Fintech Revolut’s crowdfunding with £12 million pledged from investors

International money startup Revolut is seeing a flood of demand for its crowdfunding round. More information in this article

The startup opened pre-registrations for the campaign on Monday, with the aim of raising £1 million once the campaign went live. Would-be investors have smashed that target, pledging £10 million in just 10 hours. By Tuesday evening Revolut had £12.9 million pledged from over 6,600 investors. If Revolut does end up raising anywhere near that amount, it will be the biggest ever raise on Crowdcube, the crowdfunding platform it is using. The record currently stands at £3.99 million, raised by kids debit card GoHenry in June. “It’s great to know that our users believe as strongly in our product as we do. That’s why we launched this campaign, to thank our users for their dedication and to give people the same opportunity to invest as professional VCs get.”

Playment: building on crowdsourcing

Playment enables large companies to crowdsource completion of tasks that are typically done by in-house or outsourced teams.

Started in November last year by Siddharth Mall, Akshay Lal and Ajinkya Malasane, the company takes up projects and breaks down the complex tasks into fun micro ones, which reflects on its app to the curated skilled workforce, also called players. Anyone can download the app by logging with a Facebook account to assure genuineness and can perform tasks. Tasks such as cataloguing and quality check of catalogue are performed and then is collated and given back to the companies in an automated way. In turn, the task performers get remuneration in form of points. These points can be redeemed through Paytm wallet and gift vouchers at Flipkart, Myntra, Amazon, Bookmyshow. “We process around 100,000 tasks a day and ensure work quality with the help of statistical algorithms ,” says Siddharth Mall, co-founder and chief executive officer.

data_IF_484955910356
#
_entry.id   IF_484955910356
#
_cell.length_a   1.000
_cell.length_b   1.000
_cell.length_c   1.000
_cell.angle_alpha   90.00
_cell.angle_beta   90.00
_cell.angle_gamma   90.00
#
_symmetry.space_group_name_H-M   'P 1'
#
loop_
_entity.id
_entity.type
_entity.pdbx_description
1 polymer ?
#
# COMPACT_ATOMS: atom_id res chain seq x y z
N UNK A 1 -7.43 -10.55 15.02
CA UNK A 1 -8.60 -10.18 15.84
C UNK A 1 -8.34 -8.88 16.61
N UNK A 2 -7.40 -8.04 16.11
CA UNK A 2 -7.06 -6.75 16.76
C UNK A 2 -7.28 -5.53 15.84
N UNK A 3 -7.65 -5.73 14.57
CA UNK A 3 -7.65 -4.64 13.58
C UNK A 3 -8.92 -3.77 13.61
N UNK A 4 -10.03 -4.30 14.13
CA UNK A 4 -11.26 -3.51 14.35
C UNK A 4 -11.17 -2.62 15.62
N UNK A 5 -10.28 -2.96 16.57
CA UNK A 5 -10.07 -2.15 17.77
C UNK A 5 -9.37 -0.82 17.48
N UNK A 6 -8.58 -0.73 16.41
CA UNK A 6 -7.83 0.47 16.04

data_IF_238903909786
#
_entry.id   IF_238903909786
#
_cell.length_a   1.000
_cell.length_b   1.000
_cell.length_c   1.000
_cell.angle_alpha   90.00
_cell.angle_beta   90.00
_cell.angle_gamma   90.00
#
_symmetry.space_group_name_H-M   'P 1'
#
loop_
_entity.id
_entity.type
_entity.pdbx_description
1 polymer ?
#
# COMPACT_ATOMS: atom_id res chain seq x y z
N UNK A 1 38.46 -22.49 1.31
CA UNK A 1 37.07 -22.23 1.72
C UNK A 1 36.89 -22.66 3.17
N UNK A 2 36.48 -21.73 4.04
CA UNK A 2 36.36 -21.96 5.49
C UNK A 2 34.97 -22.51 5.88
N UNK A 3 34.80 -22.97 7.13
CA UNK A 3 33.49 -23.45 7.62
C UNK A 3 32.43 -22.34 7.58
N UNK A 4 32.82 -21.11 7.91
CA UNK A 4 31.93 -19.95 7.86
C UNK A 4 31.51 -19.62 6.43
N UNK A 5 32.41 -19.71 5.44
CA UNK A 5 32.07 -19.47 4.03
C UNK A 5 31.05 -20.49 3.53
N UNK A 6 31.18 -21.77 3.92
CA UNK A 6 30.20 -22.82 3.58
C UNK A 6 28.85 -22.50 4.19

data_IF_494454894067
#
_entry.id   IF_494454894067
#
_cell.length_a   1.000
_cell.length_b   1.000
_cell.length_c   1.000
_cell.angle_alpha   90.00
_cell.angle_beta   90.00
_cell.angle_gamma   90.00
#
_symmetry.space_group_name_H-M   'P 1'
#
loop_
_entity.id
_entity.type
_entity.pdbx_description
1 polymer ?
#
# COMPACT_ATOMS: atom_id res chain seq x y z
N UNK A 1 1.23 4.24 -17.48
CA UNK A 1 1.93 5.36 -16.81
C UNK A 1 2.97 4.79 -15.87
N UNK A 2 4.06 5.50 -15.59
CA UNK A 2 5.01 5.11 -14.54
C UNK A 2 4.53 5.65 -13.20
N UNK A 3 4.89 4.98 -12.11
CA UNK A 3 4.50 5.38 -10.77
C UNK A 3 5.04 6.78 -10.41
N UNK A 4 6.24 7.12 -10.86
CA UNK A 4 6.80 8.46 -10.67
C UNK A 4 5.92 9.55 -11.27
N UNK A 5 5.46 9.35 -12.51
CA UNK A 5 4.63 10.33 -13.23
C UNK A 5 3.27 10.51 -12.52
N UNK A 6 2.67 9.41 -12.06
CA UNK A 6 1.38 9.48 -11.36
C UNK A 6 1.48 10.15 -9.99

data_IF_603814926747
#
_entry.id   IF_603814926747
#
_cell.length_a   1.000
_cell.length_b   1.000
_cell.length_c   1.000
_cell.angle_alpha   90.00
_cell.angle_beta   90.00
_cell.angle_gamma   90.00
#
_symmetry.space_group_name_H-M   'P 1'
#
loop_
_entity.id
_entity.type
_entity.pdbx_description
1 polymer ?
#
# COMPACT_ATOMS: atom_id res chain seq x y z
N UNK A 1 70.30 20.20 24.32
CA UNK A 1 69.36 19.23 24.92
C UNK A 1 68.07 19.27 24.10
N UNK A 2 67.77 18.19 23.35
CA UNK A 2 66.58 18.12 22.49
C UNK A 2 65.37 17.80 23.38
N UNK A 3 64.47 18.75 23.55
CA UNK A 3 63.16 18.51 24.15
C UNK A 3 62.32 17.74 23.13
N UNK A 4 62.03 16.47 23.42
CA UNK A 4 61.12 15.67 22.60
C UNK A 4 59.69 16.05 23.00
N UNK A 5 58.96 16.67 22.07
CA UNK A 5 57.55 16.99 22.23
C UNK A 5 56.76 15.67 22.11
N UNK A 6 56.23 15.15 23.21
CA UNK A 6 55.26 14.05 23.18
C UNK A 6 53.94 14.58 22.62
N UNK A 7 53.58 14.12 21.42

Jon Medved gives his tips for crowdfunding investors

Jon Medved, co-founder and chief executive of OurCrowd, shares eight tips for crowdfunding investors

The amazing thing about harnessing the power of the crowd is that investors respond best to doing good while also doing well. At OurCrowd, the managers and owners of the platform invest their own money alongside the crowd in each and every investment. As with any VC investment, investors have to be aligned with the platform organisers to ensure the best results. Some say you should only invest in things you understand, but in the right framework and with the right advice, you can drive some truly dramatic returns. When choosing a platform, make sure you have done your homework on the site operating procedures, business model, and those responsible for the site. If you have the wherewithal, then investing with the “incrowd” – alongside those who have money, know–how and connections – can be good for your bank account in the long run.

Image: cityam

There are many fantastic stories out there. What else caught your eye this week? Did you come across some breaking news or a good thought piece? Do share them with us…


About Author

About Author

Ejona Blyta

Ejona is a Data and Marketing Associate at Crowdsourcing Week; also covering Crowdsourcing News RoundUP. She has worked as a Data Analyst in All Data Processing, researching companies to specific criteria. Ejona has recently graduated from the American University in Kosovo in partnership with the Rochester Institute of Technology, and has a double major in Management and Public Policy.